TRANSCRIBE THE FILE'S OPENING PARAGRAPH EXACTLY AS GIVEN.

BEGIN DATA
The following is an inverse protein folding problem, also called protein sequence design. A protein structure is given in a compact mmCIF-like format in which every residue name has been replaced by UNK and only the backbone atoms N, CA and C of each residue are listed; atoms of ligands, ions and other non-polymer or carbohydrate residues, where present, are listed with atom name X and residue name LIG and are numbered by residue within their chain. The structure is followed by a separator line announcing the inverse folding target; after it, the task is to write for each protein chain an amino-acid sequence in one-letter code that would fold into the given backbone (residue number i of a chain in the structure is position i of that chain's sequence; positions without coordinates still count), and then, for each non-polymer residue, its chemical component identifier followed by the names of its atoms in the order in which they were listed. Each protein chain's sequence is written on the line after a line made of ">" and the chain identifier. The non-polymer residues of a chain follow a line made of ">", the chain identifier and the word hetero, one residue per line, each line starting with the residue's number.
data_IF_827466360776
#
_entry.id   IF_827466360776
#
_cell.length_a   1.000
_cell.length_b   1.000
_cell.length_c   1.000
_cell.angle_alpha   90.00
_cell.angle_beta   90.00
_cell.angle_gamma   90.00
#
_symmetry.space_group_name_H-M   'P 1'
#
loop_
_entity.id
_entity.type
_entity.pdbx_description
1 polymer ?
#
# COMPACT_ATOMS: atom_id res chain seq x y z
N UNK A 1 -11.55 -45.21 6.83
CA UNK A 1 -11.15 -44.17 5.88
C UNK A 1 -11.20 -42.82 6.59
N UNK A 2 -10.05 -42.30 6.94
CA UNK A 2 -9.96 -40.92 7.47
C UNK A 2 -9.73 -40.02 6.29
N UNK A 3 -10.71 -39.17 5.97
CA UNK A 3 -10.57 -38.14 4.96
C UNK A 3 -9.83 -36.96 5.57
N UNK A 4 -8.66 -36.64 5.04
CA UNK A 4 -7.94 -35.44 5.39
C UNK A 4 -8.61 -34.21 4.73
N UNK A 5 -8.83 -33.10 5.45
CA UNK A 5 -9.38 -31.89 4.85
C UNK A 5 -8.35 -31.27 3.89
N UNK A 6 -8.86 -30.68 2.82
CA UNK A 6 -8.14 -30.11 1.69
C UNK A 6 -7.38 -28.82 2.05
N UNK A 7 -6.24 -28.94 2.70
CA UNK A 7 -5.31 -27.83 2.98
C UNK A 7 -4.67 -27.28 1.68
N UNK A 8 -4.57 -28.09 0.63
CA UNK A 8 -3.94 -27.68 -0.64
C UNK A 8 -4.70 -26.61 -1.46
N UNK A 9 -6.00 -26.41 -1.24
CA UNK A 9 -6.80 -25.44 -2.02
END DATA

The following is an inverse protein folding problem, also called protein sequence design. A protein structure is given in a compact mmCIF-like format in which every residue name has been replaced by UNK and only the backbone atoms N, CA and C of each residue are listed; atoms of ligands, ions and other non-polymer or carbohydrate residues, where present, are listed with atom name X and residue name LIG and are numbered by residue within their chain. The structure is followed by a separator line announcing the inverse folding target; after it, the task is to write for each protein chain an amino-acid sequence in one-letter code that would fold into the given backbone (residue number i of a chain in the structure is position i of that chain's sequence; positions without coordinates still count), and then, for each non-polymer residue, its chemical component identifier followed by the names of its atoms in the order in which they were listed. Each protein chain's sequence is written on the line after a line made of ">" and the chain identifier. The non-polymer residues of a chain follow a line made of ">", the chain identifier and the word hetero, one residue per line, each line starting with the residue's number.